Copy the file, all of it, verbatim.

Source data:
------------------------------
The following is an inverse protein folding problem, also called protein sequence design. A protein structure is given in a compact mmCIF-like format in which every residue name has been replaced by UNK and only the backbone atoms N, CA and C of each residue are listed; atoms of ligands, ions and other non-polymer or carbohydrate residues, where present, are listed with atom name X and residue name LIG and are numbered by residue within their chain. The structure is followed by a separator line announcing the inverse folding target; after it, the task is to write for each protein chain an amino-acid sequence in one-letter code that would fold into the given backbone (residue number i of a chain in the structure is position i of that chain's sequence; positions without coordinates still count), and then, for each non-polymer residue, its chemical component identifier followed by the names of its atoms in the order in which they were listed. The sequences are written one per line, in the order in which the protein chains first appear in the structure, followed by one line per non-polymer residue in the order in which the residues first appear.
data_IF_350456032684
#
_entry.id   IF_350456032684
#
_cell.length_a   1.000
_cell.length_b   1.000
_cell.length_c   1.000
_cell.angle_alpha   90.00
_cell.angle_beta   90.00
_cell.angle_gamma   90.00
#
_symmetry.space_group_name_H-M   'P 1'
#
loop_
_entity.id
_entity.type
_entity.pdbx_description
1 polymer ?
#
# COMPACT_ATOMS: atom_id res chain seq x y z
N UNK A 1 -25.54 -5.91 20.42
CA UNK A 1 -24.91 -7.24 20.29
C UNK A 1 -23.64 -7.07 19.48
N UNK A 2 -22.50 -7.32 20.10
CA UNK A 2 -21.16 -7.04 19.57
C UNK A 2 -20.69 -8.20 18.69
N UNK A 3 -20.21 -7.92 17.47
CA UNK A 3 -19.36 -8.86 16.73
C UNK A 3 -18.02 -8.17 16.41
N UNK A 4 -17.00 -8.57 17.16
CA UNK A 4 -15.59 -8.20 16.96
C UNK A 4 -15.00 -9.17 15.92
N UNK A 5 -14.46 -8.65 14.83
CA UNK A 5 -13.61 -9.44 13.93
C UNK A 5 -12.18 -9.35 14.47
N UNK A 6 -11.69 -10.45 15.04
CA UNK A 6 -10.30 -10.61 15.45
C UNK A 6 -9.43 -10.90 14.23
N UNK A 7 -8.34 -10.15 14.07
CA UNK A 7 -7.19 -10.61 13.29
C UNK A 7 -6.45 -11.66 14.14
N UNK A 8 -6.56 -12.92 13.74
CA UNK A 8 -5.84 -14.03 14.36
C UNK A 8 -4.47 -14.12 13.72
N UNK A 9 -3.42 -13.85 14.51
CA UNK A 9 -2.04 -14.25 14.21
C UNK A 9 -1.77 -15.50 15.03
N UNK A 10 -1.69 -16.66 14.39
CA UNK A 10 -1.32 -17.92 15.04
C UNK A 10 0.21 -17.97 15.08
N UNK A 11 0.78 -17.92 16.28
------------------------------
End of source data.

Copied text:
The following is an inverse protein folding problem, also called protein sequence design. A protein structure is given in a compact mmCIF-like format in which every residue name has been replaced by UNK and only the backbone atoms N, CA and C of each residue are listed; atoms of ligands, ions and other non-polymer or carbohydrate residues, where present, are listed with atom name X and residue name LIG and are numbered by residue within their chain. The structure is followed by a separator line announcing the inverse folding target; after it, the task is to write for each protein chain an amino-acid sequence in one-letter code that would fold into the given backbone (residue number i of a chain in the structure is position i of that chain's sequence; positions without coordinates still count), and then, for each non-polymer residue, its chemical component identifier followed by the names of its atoms in the order in which they were listed. The sequences are written one per line, in the order in which the protein chains first appear in the structure, followed by one line per non-polymer residue in the order in which the residues first appear.
data_IF_350456032684
#
_entry.id   IF_350456032684
#
_cell.length_a   1.000
_cell.length_b   1.000
_cell.length_c   1.000
_cell.angle_alpha   90.00
_cell.angle_beta   90.00
_cell.angle_gamma   90.00
#
_symmetry.space_group_name_H-M   'P 1'
#
loop_
_entity.id
_entity.type
_entity.pdbx_description
1 polymer ?
#
# COMPACT_ATOMS: atom_id res chain seq x y z
N UNK A 1 -25.54 -5.91 20.42
CA UNK A 1 -24.91 -7.24 20.29
C UNK A 1 -23.64 -7.07 19.48
N UNK A 2 -22.50 -7.32 20.10
CA UNK A 2 -21.16 -7.04 19.57
C UNK A 2 -20.69 -8.20 18.69
N UNK A 3 -20.21 -7.92 17.47
CA UNK A 3 -19.36 -8.86 16.73
C UNK A 3 -18.02 -8.17 16.41
N UNK A 4 -17.00 -8.57 17.16
CA UNK A 4 -15.59 -8.20 16.96
C UNK A 4 -15.00 -9.17 15.92
N UNK A 5 -14.46 -8.65 14.83
CA UNK A 5 -13.61 -9.44 13.93
C UNK A 5 -12.18 -9.35 14.47
N UNK A 6 -11.69 -10.45 15.04
CA UNK A 6 -10.30 -10.61 15.45
C UNK A 6 -9.43 -10.90 14.23
N UNK A 7 -8.34 -10.15 14.07
CA UNK A 7 -7.19 -10.61 13.29
C UNK A 7 -6.45 -11.66 14.14
N UNK A 8 -6.56 -12.92 13.74
CA UNK A 8 -5.84 -14.03 14.36
C UNK A 8 -4.47 -14.12 13.72
N UNK A 9 -3.42 -13.85 14.51
CA UNK A 9 -2.04 -14.25 14.21
C UNK A 9 -1.77 -15.50 15.03
N UNK A 10 -1.69 -16.66 14.39
CA UNK A 10 -1.32 -17.92 15.04
C UNK A 10 0.21 -17.97 15.08
N UNK A 11 0.78 -17.92 16.28